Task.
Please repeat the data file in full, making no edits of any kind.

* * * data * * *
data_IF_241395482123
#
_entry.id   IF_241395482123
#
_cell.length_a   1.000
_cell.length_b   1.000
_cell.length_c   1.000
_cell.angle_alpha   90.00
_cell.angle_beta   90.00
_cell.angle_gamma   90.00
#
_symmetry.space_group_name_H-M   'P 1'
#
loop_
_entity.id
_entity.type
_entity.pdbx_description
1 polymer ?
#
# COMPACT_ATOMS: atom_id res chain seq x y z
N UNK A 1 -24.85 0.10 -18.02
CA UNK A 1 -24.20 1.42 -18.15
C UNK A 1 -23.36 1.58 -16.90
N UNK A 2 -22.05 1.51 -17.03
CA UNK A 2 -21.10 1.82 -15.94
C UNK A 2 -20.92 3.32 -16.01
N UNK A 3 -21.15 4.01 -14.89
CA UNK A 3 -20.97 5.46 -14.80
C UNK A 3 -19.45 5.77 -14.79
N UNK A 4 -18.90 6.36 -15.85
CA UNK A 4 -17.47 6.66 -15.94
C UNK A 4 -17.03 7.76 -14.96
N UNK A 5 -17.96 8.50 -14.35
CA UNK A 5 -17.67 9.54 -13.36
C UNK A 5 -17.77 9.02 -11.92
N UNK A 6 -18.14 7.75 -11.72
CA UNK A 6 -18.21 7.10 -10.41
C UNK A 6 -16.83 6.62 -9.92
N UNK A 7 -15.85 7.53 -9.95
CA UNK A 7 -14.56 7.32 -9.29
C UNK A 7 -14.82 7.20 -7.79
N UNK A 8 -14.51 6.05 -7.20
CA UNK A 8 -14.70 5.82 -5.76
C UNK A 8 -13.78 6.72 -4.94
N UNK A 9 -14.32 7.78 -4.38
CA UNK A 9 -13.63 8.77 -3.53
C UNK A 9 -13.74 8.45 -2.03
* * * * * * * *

data_IF_241395482123
#
_entry.id   IF_241395482123
#
_cell.length_a   1.000
_cell.length_b   1.000
_cell.length_c   1.000
_cell.angle_alpha   90.00
_cell.angle_beta   90.00
_cell.angle_gamma   90.00
#
_symmetry.space_group_name_H-M   'P 1'
#
loop_
_entity.id
_entity.type
_entity.pdbx_description
1 polymer ?
#
# COMPACT_ATOMS: atom_id res chain seq x y z
N UNK A 1 -24.85 0.10 -18.02
CA UNK A 1 -24.20 1.42 -18.15
C UNK A 1 -23.36 1.58 -16.90
N UNK A 2 -22.05 1.51 -17.03
CA UNK A 2 -21.10 1.82 -15.94
C UNK A 2 -20.92 3.32 -16.01
N UNK A 3 -21.15 4.01 -14.89
CA UNK A 3 -20.97 5.46 -14.80
C UNK A 3 -19.45 5.77 -14.79
N UNK A 4 -18.90 6.36 -15.85
CA UNK A 4 -17.47 6.66 -15.94
C UNK A 4 -17.03 7.76 -14.96
N UNK A 5 -17.96 8.50 -14.35
CA UNK A 5 -17.67 9.54 -13.36
C UNK A 5 -17.77 9.02 -11.92
N UNK A 6 -18.14 7.75 -11.72
CA UNK A 6 -18.21 7.10 -10.41
C UNK A 6 -16.83 6.62 -9.92
N UNK A 7 -15.85 7.53 -9.95
CA UNK A 7 -14.56 7.32 -9.29
C UNK A 7 -14.82 7.20 -7.79
N UNK A 8 -14.51 6.05 -7.20
CA UNK A 8 -14.70 5.82 -5.76
C UNK A 8 -13.78 6.72 -4.94
N UNK A 9 -14.32 7.78 -4.38
CA UNK A 9 -13.63 8.77 -3.53
C UNK A 9 -13.74 8.45 -2.03